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Anesthesiology. 2018 Jan;128(1):55-66. doi: 10.1097/ALN.0000000000001936.

Crystalloid versus Colloid for Intraoperative Goal-directed Fluid Therapy Using a Closed-loop System: A Randomized, Double-blinded, Controlled Trial in Major Abdominal Surgery.

Author information

1
From the Department of Anesthesiology, Erasme University Hospital, Université Libre de Bruxelles, Brussels, Belgium (A.J., B.I., K.T., L.B., L.V.O.); Department of Anesthesiology, Brugmann Hospital, Université Libre de Bruxelles, Brussels, Belgium (A.D., I.S., P.V.d.L.); Department of Abdominal Surgery, Erasme University Hospital, Université Libre de Bruxelles, Brussels, Belgium (P.L.); Department of Anesthesiology and Perioperative Medicine, University of California Irvine, Irvine, California (J.R.); and Department of Anesthesiology and Perioperative Medicine, David Geffen School of Medicine, University of California Los Angeles, Los Angeles, California (M.C.).

Abstract

BACKGROUND:

The type of fluid and volume regimen given intraoperatively both can impact patient outcome after major surgery. This two-arm, parallel, randomized controlled, double-blind, bi-center superiority study tested the hypothesis that when using closed-loop assisted goal-directed fluid therapy, balanced colloids are associated with fewer postoperative complications compared to balanced crystalloids in patients having major elective abdominal surgery.

METHODS:

One hundred and sixty patients were enrolled in the protocol. All patients had maintenance-balanced crystalloid administration of 3 ml · kg · h. A closed-loop system delivered additional 100-ml fluid boluses (patients were randomized to receive either a balanced-crystalloid or colloid solution) according to a predefined goal-directed strategy, using a stroke volume and stroke volume variation monitor. All patients were included in the analysis. The primary outcome was the Post-Operative Morbidity Survey score, a nine-domain scale, at day 2 postsurgery. Secondary outcomes included all postoperative complications.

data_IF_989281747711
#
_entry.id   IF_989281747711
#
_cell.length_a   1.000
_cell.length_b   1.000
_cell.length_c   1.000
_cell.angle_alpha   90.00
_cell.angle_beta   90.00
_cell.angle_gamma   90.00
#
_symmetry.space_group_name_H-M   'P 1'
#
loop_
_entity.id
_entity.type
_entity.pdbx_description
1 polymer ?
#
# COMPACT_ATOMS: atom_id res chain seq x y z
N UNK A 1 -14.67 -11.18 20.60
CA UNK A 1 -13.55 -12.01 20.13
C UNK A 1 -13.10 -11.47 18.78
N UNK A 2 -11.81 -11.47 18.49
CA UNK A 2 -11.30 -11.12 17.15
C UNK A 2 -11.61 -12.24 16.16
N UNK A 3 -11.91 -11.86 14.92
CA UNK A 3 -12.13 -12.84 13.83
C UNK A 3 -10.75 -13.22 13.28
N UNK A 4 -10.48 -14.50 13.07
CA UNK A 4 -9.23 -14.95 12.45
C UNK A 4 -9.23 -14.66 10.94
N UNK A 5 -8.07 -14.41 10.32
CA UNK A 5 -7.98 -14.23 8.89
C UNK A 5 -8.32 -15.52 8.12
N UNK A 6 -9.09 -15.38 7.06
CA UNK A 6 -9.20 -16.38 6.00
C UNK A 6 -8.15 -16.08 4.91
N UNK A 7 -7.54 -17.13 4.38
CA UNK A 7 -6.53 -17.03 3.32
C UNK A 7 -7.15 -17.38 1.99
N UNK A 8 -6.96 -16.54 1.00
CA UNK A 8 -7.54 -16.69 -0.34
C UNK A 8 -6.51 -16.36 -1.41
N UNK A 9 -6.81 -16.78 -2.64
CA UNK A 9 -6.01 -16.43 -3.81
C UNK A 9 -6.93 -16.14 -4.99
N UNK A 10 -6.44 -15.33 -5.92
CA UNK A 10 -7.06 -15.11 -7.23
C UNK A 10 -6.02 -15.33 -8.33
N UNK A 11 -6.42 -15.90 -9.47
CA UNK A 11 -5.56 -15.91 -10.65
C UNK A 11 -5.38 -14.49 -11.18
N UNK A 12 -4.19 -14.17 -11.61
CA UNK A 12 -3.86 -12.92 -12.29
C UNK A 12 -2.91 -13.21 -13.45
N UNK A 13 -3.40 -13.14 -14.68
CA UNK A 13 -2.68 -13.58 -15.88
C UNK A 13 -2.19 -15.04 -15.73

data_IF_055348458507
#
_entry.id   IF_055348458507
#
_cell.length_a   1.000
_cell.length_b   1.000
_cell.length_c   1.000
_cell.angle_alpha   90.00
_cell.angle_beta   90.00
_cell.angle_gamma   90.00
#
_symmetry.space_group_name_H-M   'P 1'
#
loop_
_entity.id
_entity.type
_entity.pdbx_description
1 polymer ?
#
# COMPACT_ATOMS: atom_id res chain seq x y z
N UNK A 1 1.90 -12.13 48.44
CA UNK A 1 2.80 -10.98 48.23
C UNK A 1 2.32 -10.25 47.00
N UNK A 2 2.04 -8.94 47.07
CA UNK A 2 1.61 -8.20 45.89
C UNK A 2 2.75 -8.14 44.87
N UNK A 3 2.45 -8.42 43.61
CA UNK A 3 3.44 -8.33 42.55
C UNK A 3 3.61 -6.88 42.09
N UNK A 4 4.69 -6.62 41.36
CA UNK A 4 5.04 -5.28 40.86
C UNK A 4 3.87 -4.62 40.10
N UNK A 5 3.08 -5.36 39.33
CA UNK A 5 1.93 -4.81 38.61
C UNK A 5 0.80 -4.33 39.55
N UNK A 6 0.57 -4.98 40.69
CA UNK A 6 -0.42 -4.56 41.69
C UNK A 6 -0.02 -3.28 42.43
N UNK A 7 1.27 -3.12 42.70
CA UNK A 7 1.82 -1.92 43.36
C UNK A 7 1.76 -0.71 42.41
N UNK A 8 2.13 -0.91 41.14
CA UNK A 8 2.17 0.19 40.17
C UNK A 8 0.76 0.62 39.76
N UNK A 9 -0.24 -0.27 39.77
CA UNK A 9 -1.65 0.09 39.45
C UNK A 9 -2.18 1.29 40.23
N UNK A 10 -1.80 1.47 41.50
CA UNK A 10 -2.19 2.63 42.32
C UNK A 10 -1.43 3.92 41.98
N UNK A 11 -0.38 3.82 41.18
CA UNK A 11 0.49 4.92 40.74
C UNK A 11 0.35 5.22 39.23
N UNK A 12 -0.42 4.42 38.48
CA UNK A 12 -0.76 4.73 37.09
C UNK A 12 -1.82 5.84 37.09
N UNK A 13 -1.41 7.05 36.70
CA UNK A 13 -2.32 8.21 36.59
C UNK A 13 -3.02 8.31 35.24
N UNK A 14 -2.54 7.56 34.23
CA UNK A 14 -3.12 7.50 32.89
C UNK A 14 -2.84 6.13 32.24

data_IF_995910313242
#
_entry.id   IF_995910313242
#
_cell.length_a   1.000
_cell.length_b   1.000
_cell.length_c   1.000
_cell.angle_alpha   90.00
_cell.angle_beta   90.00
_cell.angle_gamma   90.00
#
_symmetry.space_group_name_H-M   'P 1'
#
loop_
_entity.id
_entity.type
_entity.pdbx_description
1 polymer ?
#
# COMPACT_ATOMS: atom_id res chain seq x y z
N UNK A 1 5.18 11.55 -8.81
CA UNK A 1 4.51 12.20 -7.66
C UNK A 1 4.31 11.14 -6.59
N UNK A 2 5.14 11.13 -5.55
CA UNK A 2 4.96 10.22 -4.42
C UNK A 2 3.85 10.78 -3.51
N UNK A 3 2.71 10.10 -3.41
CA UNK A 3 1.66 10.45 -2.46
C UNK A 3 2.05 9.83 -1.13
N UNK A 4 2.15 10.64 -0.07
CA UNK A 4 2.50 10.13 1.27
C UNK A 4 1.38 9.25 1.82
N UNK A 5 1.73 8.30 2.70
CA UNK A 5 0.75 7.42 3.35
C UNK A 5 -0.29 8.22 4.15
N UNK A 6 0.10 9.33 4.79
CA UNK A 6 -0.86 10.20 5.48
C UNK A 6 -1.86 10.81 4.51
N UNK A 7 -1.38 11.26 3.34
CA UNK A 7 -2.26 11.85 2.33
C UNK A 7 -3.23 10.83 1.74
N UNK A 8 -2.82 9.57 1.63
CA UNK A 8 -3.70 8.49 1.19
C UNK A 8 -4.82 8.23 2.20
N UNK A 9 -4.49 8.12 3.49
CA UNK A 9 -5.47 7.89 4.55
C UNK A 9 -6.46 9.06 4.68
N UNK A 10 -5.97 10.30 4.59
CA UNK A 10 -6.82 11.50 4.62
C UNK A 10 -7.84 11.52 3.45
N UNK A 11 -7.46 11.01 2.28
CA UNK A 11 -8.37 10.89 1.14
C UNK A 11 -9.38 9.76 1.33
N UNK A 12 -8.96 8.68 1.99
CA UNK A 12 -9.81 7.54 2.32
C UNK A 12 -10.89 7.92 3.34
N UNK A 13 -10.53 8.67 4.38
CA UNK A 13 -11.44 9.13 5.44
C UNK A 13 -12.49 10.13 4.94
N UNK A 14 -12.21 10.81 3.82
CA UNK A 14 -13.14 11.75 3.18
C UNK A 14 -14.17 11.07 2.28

RESULTS:

Patients randomized in the colloid group had a lower Post-Operative Morbidity Survey score (median [interquartile range] of 2 [1 to 3] vs. 3 [1 to 4], difference -1 [95% CI, -1 to 0]; P < 0.001) and a lower incidence of postoperative complications. Total volume of fluid administered intraoperatively and net fluid balance were significantly lower in the colloid group.

CONCLUSIONS:

Under our study conditions, a colloid-based goal-directed fluid therapy was associated with fewer postoperative complications than a crystalloid one. This beneficial effect may be related to a lower intraoperative fluid balance when a balanced colloid was used. However, given the study design, the mechanism for the difference cannot be determined with certainty.

PMID:
29068831
DOI:
10.1097/ALN.0000000000001936
[Indexed for MEDLINE]

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